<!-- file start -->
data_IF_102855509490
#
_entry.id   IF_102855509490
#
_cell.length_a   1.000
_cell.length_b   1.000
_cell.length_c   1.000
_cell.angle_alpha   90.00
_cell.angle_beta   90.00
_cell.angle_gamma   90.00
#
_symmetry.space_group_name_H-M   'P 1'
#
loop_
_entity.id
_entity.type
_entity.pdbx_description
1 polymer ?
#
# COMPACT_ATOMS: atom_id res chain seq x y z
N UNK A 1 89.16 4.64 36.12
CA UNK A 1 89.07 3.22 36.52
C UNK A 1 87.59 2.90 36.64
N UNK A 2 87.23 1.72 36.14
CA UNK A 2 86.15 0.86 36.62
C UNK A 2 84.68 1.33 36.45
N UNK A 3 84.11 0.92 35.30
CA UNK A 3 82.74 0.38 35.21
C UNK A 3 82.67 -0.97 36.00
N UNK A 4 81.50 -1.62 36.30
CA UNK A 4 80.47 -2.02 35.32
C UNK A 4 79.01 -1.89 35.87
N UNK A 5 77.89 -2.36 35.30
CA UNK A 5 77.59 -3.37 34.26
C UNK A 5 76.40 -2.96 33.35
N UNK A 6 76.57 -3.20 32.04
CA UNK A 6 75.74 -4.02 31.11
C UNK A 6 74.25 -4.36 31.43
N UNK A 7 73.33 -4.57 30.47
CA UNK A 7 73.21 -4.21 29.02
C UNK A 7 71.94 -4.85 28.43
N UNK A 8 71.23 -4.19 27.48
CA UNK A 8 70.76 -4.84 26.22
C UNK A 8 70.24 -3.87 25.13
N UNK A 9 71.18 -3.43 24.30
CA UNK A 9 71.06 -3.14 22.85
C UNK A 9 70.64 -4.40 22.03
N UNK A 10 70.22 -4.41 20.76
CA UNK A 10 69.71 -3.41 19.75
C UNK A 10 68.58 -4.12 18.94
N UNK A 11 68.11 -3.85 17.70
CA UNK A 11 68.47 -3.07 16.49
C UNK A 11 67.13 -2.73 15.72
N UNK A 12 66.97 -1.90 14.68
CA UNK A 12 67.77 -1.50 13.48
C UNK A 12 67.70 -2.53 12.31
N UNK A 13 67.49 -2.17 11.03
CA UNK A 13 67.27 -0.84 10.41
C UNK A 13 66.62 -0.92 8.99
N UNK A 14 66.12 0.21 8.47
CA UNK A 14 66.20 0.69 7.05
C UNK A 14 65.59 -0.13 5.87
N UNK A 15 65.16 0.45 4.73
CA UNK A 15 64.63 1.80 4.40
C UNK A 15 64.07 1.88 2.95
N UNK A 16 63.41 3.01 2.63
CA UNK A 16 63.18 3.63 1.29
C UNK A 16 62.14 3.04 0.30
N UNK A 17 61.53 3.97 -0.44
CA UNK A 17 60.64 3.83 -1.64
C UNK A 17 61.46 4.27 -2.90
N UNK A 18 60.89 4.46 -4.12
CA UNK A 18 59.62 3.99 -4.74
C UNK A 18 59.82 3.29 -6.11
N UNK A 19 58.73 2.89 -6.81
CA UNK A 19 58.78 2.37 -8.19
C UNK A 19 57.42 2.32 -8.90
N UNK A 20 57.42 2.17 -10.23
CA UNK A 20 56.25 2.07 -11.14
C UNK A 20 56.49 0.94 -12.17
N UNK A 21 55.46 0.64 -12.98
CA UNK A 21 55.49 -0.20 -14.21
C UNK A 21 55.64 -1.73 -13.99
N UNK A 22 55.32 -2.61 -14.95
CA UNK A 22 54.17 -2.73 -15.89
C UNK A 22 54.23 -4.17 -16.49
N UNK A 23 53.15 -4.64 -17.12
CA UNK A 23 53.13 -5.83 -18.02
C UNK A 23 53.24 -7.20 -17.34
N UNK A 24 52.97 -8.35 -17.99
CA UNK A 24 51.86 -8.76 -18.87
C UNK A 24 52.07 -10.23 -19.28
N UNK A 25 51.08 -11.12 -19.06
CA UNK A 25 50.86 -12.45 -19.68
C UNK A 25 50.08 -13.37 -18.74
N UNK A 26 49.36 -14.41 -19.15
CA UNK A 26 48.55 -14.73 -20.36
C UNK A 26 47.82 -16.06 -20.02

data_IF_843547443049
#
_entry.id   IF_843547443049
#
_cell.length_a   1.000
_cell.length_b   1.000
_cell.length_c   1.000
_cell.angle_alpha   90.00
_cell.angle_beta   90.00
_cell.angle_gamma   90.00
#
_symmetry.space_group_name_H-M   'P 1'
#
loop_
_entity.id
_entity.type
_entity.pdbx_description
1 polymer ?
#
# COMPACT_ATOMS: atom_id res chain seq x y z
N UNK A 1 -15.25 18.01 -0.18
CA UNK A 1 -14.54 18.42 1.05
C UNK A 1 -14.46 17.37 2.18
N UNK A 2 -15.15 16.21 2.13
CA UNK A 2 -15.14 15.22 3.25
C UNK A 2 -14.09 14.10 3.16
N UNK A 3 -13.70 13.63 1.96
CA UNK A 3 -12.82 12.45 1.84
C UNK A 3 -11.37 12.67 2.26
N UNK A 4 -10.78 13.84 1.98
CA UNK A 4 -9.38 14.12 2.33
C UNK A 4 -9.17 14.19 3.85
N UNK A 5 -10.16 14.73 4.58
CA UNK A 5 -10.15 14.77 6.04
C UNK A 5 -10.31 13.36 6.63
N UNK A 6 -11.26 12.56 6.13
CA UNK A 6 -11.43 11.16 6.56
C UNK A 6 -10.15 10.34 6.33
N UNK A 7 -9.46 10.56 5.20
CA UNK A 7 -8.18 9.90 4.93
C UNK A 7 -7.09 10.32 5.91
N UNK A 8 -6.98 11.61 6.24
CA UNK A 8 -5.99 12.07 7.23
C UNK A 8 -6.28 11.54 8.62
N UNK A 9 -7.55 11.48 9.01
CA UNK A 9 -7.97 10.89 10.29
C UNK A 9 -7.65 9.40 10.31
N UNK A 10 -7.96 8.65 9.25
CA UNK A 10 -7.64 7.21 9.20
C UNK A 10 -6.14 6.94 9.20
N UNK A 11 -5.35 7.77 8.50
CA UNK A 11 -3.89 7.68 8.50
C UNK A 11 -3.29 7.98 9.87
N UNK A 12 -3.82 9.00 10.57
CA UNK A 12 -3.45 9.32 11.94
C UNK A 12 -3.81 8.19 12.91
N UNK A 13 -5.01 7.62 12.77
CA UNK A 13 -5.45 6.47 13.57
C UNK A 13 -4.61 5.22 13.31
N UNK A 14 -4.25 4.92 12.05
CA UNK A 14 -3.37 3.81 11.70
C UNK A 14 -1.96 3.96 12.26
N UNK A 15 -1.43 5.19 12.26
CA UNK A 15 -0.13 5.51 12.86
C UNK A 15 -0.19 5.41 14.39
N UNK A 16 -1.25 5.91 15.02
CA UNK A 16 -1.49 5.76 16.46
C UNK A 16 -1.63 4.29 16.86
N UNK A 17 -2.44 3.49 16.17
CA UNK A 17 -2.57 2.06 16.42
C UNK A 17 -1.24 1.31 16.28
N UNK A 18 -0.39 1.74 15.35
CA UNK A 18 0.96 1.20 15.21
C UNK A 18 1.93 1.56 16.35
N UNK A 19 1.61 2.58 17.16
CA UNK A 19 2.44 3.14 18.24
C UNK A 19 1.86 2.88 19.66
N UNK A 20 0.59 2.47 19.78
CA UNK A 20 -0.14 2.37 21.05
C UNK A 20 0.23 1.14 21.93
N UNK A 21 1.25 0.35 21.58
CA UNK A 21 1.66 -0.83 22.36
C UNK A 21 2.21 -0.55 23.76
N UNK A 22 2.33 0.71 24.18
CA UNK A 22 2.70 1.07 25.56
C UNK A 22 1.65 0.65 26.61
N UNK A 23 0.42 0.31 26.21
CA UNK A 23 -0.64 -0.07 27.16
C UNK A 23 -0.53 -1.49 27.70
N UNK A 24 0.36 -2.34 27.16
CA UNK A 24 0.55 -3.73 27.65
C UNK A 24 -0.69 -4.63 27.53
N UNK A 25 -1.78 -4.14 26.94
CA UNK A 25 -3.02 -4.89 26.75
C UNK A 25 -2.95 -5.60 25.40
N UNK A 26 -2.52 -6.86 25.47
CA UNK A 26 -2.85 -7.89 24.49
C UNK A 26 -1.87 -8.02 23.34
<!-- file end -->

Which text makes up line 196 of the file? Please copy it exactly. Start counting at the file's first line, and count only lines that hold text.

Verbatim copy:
C UNK A 26 -1.87 -8.02 23.34